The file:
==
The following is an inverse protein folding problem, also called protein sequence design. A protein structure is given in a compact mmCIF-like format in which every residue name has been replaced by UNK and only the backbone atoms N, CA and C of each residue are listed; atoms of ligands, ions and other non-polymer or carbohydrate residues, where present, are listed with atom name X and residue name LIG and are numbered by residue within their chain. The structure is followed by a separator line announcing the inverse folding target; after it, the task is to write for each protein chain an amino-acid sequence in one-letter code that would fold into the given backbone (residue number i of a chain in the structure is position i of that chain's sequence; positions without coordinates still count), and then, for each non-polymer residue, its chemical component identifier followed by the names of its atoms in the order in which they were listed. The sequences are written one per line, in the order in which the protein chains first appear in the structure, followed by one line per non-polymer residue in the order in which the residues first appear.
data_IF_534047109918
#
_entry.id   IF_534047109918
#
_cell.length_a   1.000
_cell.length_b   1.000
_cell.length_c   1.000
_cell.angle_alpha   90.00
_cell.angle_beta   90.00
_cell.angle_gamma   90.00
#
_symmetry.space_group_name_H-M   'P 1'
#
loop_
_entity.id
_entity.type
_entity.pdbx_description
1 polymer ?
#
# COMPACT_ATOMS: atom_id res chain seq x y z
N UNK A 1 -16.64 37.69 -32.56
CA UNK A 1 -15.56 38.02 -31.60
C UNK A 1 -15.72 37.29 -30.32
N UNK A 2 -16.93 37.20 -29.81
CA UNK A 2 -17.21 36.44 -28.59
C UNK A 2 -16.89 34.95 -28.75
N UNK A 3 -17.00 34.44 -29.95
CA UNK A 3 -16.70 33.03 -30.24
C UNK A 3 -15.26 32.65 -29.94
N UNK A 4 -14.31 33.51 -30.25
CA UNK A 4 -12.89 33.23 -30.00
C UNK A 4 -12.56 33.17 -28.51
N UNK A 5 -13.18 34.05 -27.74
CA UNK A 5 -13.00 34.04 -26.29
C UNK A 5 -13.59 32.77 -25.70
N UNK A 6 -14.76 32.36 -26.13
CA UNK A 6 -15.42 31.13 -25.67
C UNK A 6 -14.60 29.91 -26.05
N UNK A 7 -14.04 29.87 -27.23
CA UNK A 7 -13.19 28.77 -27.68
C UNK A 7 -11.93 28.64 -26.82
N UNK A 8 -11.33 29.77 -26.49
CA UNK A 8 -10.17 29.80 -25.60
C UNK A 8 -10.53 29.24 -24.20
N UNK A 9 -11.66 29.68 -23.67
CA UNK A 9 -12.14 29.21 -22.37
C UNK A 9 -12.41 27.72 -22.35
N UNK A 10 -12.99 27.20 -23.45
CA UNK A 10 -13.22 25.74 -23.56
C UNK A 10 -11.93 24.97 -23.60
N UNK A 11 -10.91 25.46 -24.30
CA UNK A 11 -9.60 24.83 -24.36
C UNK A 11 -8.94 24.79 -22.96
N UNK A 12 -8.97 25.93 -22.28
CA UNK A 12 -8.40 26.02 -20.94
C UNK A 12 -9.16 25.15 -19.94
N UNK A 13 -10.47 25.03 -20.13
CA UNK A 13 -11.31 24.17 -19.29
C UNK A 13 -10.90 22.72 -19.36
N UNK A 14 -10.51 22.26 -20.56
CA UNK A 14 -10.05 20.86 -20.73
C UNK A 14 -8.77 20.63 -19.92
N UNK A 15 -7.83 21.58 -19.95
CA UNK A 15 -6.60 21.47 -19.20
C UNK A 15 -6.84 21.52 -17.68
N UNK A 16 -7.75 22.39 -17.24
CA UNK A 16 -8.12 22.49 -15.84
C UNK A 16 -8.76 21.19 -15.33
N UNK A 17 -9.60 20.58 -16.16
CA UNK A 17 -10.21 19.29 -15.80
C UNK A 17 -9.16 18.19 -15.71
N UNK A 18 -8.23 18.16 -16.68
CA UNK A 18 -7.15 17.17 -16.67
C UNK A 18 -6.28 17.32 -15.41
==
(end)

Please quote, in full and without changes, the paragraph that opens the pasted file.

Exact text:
The following is an inverse protein folding problem, also called protein sequence design. A protein structure is given in a compact mmCIF-like format in which every residue name has been replaced by UNK and only the backbone atoms N, CA and C of each residue are listed; atoms of ligands, ions and other non-polymer or carbohydrate residues, where present, are listed with atom name X and residue name LIG and are numbered by residue within their chain. The structure is followed by a separator line announcing the inverse folding target; after it, the task is to write for each protein chain an amino-acid sequence in one-letter code that would fold into the given backbone (residue number i of a chain in the structure is position i of that chain's sequence; positions without coordinates still count), and then, for each non-polymer residue, its chemical component identifier followed by the names of its atoms in the order in which they were listed. The sequences are written one per line, in the order in which the protein chains first appear in the structure, followed by one line per non-polymer residue in the order in which the residues first appear.